ArtsWatch: LimeWire And Publishers' "Good Result"
The Recording Academy actively represents the music community on such issues as intellectual property rights, music piracy, archiving and preservation, and censorship concerns. In pursuing its commitment to addressing these and other issues, The Recording Academy undertakes a variety of national initiatives. ArtsWatch is a key part of an agenda aimed at raising public awareness of and support for the rights of artists. To become more involved, visit Advocacy Action @ GRAMMY.com and sign up for Advocacy Action E-lerts.
Former file-sharing service LimeWire reached a settlement with music publisher plaintiffs on March 4. A statement from the National Music Publishers' Association said, "We are pleased that this litigation is over. The parties worked hard to achieve a settlement that is a good result for all involved." Last May, record labels won a summary judgment against LimeWire for infringement in U.S. District Court. The publishers joined the case in June. Meanwhile, with a May court date approaching in its ongoing dispute with the record labels over damages, LimeWire hopes to demonstrate its P2P platform increased sales. To this end, LimeWire's evidence discovery has been massive. The Hollywood Reporter said e-mails produced by the labels come to 250,000 pages while subpoenas — for internal documents from Internet companies that are not parties to the lawsuit — have targeted Amazon, Apple, Google, Myspace, Yahoo, and many others. More recently, LimeWire won a favorable ruling on damages from District Judge Kimba Wood, limiting statutory infringement awards to only one for each creative work instead of multiplying the amount by every infringing copy LimeWire transmitted over the Internet. The service could still be stuck with more than $1 billion in damages but Judge Wood considered the alternative calculation — potentially trillions of dollars — to be an "absurd result." Wood said, "Plaintiffs are suggesting an award that is more money than the entire music recording industry has made since Edison's invention of the phonograph in 1877."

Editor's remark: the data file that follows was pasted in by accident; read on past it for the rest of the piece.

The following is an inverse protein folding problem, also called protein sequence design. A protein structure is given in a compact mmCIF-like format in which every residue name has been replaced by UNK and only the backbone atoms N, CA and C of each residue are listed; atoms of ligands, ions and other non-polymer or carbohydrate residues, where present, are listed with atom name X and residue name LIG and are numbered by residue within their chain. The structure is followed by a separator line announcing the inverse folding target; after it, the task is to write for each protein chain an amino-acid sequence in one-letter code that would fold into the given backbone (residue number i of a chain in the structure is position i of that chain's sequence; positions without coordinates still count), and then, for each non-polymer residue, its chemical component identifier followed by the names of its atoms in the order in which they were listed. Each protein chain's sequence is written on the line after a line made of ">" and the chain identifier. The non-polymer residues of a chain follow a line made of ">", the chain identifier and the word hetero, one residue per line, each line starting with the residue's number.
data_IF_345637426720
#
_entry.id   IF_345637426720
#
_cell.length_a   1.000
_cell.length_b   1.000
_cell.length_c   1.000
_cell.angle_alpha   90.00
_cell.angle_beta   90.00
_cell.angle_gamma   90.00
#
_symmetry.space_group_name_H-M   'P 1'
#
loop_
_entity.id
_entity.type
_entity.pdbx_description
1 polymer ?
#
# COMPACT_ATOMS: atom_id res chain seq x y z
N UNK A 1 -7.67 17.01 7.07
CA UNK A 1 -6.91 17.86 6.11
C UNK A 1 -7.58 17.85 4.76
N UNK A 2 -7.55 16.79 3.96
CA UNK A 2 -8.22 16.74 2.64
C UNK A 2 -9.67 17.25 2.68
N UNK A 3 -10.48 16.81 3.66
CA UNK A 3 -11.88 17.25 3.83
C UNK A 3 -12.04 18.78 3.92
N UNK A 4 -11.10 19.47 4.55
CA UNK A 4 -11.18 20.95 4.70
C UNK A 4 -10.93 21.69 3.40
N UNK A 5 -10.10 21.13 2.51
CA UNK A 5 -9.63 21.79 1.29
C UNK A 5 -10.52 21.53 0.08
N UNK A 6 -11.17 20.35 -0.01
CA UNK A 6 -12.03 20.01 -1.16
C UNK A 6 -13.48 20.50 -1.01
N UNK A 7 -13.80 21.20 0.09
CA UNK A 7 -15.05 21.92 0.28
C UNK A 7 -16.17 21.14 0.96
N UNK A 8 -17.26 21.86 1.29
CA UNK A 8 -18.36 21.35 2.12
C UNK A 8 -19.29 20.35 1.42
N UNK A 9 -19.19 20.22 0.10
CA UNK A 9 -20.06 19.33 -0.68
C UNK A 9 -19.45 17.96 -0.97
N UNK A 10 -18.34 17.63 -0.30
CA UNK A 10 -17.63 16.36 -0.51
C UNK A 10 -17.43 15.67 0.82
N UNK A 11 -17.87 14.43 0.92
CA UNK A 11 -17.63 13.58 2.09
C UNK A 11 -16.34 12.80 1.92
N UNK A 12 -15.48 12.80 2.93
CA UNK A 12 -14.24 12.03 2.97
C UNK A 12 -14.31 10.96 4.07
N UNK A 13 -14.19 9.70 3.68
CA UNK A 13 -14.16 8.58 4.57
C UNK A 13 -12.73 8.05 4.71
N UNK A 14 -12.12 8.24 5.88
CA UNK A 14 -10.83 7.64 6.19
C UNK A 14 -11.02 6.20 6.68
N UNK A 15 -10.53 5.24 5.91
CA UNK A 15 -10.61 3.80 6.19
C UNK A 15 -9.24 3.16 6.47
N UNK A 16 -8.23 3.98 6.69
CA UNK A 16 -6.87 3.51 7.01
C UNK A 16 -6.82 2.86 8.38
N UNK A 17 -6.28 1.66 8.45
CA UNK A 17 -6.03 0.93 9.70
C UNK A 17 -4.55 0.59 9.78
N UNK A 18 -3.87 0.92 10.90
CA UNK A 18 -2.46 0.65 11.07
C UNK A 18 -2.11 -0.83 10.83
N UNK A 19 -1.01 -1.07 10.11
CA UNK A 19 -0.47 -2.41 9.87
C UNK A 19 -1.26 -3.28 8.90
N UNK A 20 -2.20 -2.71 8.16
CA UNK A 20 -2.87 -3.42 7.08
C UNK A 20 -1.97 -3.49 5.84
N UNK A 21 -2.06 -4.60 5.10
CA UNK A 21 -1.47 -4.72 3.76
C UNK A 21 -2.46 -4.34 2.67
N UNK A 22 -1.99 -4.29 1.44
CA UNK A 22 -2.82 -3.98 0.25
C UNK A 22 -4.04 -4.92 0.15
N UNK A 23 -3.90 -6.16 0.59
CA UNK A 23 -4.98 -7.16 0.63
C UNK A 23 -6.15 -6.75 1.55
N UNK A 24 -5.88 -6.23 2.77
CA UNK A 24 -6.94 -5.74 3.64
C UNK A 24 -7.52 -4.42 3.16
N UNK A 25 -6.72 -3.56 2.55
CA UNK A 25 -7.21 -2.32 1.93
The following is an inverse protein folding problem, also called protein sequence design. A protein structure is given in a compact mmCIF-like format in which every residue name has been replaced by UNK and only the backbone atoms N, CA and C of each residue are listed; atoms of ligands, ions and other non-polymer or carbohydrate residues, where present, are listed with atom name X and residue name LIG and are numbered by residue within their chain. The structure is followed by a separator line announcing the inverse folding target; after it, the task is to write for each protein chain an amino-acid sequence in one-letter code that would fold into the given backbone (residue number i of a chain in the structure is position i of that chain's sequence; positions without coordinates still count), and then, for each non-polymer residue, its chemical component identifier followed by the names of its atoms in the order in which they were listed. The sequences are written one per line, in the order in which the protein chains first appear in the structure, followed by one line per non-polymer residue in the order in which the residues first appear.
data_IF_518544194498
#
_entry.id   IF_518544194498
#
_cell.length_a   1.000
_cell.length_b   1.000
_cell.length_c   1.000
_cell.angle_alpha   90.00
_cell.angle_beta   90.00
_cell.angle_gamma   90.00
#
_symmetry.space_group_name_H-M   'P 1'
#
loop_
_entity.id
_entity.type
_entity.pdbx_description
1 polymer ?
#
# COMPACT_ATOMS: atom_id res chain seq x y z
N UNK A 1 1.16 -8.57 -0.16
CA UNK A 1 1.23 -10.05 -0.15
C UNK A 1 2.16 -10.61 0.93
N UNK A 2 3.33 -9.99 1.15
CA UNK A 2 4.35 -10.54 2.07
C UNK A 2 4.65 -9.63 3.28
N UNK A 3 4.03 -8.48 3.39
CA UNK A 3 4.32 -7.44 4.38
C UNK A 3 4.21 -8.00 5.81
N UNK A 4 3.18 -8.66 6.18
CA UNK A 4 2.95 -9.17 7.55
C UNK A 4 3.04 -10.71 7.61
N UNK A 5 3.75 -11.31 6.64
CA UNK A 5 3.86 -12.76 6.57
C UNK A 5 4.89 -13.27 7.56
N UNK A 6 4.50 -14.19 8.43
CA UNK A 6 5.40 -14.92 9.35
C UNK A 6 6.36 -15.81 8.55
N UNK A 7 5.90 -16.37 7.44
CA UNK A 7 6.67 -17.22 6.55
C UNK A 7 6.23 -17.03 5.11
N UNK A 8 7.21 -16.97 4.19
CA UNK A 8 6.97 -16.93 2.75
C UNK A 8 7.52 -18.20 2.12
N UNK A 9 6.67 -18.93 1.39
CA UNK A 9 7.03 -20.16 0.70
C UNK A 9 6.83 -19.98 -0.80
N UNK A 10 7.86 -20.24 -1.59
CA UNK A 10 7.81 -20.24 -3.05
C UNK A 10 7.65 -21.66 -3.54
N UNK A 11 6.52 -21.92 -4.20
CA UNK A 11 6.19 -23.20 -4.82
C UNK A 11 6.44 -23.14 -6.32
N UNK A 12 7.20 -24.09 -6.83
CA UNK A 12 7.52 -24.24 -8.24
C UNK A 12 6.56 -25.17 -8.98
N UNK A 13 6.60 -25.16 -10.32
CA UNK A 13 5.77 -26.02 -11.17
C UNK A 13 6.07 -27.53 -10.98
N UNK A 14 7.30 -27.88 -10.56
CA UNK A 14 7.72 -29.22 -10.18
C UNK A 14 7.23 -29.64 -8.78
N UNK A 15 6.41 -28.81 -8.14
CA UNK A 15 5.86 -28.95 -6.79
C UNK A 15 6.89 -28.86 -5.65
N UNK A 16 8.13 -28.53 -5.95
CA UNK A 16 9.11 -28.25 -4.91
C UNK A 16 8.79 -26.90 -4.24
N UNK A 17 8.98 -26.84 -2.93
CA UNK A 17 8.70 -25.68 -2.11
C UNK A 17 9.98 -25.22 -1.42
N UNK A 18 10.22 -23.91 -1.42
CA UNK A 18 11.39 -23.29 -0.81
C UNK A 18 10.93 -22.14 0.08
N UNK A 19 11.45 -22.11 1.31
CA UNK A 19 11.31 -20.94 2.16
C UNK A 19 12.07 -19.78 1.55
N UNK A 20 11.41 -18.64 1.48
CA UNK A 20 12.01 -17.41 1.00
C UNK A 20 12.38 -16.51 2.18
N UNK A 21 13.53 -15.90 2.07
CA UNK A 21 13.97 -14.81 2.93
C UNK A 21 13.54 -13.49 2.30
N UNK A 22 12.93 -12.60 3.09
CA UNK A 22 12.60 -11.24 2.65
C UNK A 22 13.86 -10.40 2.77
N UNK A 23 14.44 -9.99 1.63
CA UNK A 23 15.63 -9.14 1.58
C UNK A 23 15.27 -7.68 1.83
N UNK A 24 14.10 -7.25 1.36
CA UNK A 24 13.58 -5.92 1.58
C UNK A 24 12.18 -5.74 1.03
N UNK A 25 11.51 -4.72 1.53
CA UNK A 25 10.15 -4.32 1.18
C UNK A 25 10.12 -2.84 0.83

On March 8 the hackers of Anonymous took credit for driving BMI.com off the Internet temporarily. A March 9 BMI "Service Interrupt Update" stated the company was "making every effort" to restore the site. Although service was indeed restored at the time, the next day the site was inaccessible. An Anonymous press release said, "We have seen BMI consistently legislate copyright and consequently have decided to take action to show the people will not stand for its crimes against the public.... We do not forgive, we do not forget, you should have expected us." BMI's statement described taking its site offline as a protective measure, while denial-of-service attacks continued, to prevent the organization's content security from being breached.